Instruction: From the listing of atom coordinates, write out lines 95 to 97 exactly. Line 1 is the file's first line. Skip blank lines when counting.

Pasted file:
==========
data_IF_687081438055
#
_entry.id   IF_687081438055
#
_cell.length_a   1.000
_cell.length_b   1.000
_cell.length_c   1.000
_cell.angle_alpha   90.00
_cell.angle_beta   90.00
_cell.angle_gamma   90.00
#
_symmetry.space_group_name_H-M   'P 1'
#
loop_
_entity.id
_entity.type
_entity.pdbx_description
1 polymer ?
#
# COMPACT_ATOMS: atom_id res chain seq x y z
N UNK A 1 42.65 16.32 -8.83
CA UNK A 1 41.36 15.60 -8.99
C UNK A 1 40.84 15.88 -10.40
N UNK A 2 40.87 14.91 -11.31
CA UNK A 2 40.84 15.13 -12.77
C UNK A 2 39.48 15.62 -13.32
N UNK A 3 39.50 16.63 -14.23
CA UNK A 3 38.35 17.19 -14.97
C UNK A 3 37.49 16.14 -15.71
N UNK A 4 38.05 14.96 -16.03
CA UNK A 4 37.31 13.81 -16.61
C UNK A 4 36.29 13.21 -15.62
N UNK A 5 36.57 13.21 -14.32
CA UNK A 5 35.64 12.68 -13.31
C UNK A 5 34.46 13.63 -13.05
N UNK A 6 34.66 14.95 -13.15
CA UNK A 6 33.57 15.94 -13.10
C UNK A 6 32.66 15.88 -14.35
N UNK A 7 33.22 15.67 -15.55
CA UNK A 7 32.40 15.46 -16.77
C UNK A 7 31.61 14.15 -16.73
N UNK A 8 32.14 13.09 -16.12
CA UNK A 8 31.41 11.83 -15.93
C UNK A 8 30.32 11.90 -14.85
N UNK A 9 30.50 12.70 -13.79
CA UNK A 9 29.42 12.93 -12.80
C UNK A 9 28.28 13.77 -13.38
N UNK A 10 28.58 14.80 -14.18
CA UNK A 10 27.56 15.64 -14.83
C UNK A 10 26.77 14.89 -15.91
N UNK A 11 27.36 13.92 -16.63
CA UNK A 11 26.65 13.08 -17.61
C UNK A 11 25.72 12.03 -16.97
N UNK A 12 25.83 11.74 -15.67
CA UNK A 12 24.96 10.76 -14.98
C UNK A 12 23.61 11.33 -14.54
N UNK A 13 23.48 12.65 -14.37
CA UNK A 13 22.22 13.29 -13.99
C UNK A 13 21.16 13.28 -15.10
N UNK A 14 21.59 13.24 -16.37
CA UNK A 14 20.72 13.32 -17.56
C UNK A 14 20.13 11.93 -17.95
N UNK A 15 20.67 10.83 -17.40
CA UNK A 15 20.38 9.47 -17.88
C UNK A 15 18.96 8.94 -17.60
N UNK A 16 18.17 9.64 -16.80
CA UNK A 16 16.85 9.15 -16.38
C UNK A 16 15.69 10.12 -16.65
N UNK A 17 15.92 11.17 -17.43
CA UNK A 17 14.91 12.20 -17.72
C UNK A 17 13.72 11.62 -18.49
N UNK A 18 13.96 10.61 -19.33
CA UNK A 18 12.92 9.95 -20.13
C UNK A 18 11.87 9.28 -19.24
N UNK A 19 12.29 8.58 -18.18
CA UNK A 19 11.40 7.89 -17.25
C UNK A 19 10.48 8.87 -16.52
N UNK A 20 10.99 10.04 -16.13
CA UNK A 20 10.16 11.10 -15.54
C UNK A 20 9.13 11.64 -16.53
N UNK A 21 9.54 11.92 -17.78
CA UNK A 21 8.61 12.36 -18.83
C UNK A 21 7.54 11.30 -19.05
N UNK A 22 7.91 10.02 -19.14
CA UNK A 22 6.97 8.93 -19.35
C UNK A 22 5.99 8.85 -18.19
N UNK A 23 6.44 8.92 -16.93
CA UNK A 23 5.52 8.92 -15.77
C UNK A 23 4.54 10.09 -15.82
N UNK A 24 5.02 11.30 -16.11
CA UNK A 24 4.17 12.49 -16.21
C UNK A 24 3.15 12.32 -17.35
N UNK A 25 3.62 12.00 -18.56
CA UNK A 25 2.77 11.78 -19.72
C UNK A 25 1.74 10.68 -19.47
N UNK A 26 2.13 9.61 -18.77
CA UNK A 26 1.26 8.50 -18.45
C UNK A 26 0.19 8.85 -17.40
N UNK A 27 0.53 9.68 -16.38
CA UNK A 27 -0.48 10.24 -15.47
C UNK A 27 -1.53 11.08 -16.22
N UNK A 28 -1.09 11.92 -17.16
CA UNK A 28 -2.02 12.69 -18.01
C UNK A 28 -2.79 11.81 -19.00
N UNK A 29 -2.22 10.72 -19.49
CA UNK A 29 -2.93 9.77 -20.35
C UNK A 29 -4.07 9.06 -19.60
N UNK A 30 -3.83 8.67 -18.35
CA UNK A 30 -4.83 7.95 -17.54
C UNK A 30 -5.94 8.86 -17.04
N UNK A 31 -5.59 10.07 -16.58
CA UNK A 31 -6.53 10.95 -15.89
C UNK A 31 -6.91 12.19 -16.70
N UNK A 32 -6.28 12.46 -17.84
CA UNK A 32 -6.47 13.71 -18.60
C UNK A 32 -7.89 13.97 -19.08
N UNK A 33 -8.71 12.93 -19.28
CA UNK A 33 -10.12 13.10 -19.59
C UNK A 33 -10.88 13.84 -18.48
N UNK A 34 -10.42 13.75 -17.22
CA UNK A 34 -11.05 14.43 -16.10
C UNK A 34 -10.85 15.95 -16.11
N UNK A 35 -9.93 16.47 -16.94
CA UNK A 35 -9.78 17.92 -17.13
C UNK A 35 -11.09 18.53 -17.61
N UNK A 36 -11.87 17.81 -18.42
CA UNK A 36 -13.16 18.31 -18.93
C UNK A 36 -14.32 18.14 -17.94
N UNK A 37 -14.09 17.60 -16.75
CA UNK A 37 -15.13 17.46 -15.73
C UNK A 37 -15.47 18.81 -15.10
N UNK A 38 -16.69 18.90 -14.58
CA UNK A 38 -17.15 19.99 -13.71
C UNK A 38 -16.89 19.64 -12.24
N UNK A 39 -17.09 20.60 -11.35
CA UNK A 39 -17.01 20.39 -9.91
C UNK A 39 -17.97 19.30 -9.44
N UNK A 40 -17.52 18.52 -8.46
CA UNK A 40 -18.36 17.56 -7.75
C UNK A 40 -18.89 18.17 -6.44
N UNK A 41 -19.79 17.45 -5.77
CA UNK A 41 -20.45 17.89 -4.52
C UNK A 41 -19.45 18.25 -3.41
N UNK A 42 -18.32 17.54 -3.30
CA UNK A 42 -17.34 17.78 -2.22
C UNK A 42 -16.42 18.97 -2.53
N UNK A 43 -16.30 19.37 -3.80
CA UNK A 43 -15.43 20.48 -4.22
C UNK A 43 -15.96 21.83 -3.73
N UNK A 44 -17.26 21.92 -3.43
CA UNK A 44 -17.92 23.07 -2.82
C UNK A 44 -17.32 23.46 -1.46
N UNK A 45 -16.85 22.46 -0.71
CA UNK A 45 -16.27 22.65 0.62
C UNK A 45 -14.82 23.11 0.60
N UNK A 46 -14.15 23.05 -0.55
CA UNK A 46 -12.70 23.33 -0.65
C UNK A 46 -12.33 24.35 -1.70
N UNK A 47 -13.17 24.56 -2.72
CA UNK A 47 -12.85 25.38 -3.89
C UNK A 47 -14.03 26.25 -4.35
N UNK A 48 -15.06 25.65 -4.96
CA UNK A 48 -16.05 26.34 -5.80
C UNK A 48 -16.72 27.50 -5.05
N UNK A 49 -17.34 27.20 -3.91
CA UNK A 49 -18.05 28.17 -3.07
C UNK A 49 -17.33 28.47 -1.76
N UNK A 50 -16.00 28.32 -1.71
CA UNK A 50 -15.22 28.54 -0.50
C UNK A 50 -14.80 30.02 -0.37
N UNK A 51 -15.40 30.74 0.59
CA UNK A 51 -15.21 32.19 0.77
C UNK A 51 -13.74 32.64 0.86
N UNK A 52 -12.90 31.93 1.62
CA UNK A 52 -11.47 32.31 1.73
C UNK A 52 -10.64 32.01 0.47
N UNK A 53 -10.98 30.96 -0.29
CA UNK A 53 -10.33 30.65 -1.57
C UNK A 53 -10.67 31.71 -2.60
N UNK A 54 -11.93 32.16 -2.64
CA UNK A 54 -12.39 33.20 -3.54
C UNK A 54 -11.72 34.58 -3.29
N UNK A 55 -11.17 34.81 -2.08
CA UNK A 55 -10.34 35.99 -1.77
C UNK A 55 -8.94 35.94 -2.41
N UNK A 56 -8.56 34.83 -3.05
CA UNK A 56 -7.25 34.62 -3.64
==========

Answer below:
C UNK A 25 1.74 10.68 -19.47
N UNK A 26 2.13 9.61 -18.77
CA UNK A 26 1.26 8.50 -18.45